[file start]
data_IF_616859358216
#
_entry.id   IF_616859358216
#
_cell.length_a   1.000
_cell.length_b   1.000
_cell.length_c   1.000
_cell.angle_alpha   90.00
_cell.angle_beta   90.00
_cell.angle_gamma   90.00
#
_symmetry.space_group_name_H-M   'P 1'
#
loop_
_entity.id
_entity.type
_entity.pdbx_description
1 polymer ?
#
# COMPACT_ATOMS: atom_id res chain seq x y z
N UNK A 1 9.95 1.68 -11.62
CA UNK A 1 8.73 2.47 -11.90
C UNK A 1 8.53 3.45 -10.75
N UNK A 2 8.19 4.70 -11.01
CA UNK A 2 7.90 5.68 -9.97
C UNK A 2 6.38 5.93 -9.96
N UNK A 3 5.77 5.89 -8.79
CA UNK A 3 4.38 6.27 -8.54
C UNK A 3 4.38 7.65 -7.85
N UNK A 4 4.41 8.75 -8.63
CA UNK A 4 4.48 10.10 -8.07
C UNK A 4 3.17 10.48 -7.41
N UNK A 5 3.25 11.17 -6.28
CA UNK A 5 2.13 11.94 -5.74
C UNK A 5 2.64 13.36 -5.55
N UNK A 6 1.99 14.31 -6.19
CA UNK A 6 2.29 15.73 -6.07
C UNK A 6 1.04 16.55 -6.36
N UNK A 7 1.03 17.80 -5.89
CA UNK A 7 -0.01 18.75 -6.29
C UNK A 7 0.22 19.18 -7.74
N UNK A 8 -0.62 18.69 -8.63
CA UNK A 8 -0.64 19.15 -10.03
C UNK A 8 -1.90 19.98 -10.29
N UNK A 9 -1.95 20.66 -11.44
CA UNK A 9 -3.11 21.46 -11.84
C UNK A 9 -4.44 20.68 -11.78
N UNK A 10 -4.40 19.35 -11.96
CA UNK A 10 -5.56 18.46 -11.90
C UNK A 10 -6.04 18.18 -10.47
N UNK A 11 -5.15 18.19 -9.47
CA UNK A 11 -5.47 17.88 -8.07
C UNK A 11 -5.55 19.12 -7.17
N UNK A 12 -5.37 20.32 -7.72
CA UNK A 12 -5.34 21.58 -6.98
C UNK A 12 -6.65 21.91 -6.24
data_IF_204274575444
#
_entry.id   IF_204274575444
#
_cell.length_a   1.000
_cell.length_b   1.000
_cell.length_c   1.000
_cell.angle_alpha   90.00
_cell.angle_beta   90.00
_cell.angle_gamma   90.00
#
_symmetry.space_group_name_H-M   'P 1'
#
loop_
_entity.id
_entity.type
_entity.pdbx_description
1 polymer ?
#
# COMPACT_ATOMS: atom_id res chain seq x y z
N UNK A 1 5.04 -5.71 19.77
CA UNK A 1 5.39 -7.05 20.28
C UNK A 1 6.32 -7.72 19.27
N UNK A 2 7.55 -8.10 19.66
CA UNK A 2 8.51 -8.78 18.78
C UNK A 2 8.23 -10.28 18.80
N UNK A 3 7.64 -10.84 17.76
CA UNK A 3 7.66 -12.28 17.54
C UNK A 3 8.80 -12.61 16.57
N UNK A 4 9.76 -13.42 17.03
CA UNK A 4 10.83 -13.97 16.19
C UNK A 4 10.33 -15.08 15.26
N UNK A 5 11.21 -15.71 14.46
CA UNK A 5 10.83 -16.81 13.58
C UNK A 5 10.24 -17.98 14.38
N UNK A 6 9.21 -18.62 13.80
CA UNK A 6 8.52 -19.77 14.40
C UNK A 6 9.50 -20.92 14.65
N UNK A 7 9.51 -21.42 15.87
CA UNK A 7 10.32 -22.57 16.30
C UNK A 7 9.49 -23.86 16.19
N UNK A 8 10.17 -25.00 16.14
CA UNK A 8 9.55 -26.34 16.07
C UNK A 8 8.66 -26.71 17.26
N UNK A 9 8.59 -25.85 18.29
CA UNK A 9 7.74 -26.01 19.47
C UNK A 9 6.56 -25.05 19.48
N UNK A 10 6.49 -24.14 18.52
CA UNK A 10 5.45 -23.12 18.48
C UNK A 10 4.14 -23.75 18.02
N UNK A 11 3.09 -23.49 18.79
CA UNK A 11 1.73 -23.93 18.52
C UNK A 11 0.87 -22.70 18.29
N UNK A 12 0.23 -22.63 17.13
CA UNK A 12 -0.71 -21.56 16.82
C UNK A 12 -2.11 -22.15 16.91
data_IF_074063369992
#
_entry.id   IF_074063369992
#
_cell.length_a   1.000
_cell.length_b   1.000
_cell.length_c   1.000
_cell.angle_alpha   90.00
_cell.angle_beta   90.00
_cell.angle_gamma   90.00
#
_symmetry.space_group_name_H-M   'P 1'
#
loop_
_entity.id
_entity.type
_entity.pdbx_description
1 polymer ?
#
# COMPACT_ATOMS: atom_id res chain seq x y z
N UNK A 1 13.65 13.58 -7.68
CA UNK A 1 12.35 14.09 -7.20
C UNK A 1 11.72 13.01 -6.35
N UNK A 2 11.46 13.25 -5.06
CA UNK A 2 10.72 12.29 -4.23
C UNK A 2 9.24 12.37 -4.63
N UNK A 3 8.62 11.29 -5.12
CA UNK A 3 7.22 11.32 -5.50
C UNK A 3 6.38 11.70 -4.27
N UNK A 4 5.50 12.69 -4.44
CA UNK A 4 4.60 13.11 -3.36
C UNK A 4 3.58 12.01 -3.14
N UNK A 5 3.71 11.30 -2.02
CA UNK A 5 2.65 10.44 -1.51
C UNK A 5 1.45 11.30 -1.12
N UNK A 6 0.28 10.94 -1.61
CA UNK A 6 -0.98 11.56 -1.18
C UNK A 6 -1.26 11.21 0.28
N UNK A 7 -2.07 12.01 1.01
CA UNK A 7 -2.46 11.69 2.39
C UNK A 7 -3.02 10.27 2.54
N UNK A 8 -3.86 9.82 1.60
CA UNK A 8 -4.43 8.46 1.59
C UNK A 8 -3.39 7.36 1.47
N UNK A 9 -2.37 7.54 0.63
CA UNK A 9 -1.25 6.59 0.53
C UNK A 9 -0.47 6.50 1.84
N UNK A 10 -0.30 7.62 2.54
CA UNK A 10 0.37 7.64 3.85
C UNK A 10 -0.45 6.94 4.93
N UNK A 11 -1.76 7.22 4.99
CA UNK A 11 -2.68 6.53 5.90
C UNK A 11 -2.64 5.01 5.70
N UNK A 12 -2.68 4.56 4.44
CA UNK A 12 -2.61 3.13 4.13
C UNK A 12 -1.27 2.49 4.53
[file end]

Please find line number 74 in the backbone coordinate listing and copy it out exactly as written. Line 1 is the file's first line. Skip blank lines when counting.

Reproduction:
1 polymer ?